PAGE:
According to U.N. Secretary General Antonio Guterres the world has only two years to change course and avoid catastrophic climate change. His warning is in response to the report to the United Nations by the Intergovernmental Panel on Climate Change, which found that “limiting global warming to 1.5 degrees C would require ‘rapid and far-reaching’ transitions in land, energy, industry, buildings, transport and cities. Global net human-caused emissions of carbon dioxide (CO2) would need to fall by about 45 percent from 2010 levels by 2030, reaching ‘net zero’ around 2050.”
As President Donald Trump loosens regulations on fossil fuels use and threatens to withdraw from the Paris climate agreement, the odds seem slim that the U.S., the world’s second largest polluter, will respond to these warnings. But there is a glimmer of hope on the horizon.
A bill was just introduced in the U.S. House of Representatives in November, with bipartisan support, that would reduce CO2 emissions by 40 percent in 12 years, and 90 percent by 2050. The Energy Innovation and Carbon Dividend Act (H.R. 7173) plans to impose a fee on carbon fuels at the country’s mines, wells and ports, starting at $15 per metric tonne, and rising by $10 per year (or $15 if emissions targets are not being met).
Unlike a revenue-raising tax, the money from this fee would be returned to citizens in the form of per capita dividends (with half-shares for children), so a family of four could eventually expect to receive $3,456 annually, according to Regional Economic Models Inc. (REMI). Most households would receive more cash in dividends than they would pay in higher fuel costs, while businesses would be incentivized to shift from carbon fuels to renewable energy. REMI estimated in 2014 that such a policy could potentially generate 2.1 million additional jobs over 10 years. There are added health benefits, notably 130,000 lives saved over the next 20 years because of declining air pollution from burning fossil fuels.
Unless you are a fossil fuel company, what’s not to like?
Some worry that a carbon fee will make American companies uncompetitive in the global economy. But the bill accounts for this by imposing a carbon fee on imports from countries that do not themselves employ a carbon fee, insuring that imports cannot underprice American companies. Even more important, the fee will incentivize all U.S. trading partners to impose similar emissions reduction fees on their own producers in order to avoid additional costs. H.R. 7173 also provides a refund to companies that export from the U.S. That may reduce the incentive to cut emissions for those companies, but it should allay concerns about competitiveness.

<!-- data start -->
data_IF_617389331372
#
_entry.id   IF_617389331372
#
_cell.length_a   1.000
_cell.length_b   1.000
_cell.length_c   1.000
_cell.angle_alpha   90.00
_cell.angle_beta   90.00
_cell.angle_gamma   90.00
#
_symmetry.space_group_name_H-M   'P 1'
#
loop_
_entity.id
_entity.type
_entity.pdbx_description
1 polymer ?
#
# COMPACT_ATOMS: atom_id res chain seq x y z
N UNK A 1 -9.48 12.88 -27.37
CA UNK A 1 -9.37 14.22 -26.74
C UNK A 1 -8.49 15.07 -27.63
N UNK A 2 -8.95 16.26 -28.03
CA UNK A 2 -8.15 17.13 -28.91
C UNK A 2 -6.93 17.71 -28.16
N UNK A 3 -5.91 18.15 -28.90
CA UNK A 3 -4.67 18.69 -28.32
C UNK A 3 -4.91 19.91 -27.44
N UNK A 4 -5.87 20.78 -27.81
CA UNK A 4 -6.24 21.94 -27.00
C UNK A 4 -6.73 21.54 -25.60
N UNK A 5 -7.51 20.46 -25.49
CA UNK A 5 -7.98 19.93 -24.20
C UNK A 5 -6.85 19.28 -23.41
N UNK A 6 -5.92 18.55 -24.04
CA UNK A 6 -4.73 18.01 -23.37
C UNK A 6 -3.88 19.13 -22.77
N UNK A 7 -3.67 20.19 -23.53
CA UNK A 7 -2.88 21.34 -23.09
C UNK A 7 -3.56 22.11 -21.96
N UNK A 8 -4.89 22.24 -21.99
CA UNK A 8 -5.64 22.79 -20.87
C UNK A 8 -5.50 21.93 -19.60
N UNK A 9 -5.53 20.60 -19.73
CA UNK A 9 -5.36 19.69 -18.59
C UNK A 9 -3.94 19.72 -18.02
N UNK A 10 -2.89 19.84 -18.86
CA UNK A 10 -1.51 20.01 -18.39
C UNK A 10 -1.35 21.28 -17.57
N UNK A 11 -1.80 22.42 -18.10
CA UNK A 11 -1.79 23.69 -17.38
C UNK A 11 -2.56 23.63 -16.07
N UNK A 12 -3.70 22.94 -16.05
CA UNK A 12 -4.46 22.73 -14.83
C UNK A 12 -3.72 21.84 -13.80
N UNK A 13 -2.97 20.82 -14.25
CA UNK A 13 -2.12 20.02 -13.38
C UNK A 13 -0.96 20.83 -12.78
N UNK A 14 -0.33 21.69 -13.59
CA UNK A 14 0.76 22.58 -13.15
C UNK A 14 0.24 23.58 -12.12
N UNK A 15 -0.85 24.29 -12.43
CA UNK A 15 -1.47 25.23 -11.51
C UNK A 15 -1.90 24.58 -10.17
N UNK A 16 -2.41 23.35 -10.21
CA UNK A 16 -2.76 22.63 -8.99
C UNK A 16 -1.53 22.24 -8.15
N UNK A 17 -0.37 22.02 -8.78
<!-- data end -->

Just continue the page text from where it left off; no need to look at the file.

H.R. 7173 will temporarily remove the authority of the Environmental Protection Agency to regulate CO2 emissions, but will restore it if emissions reduction targets are not met in 10 years. Given the current direction of the EPA, and the bill’s robust annual increases in the fee, this is a worthwhile compromise, because the fee and dividend plan will reduce emissions far more than the Obama administration’s Clean Power Plan would have done.
Some environmentalists favor using the revenue not for dividends but for investing in a “ Green New Deal.” A carbon fee alone may not bring about the transition from fossil fuels fast enough, so this alternative needs to be given serious consideration. However, without a return of revenue as dividends, a carbon fee would be regressive, falling more heavily on poor and working-class families than on the rich. If you think the unfairness of a carbon tax, without a dividend, won’t matter, contemplate the yellow vest movement in France, or the unpopularity of Clinton’s 1993 Btu tax. Ideally, needed infrastructure should be funded from progressive tax revenue, while the revenue from a carbon fee is returned as dividends.
Ultimate passage may take more than the two-year window Guterres stipulates. But the sooner effective legislation can gain popular support, the sooner we can get our country, and the world, on the path toward sustainability. Every citizen needs to become active on this issue. Nothing less than the future of our planet is at stake.
Michael Howard is a professor of philosophy at the University of Maine in Orono. This column reflects his views and expertise and does not speak on behalf of the university. He is a member of the Maine chapter of the national Scholars Strategy Network, which brings together scholars from across the country to address public challenges and their policy implications. Members’ columns appear in the BDN every other week.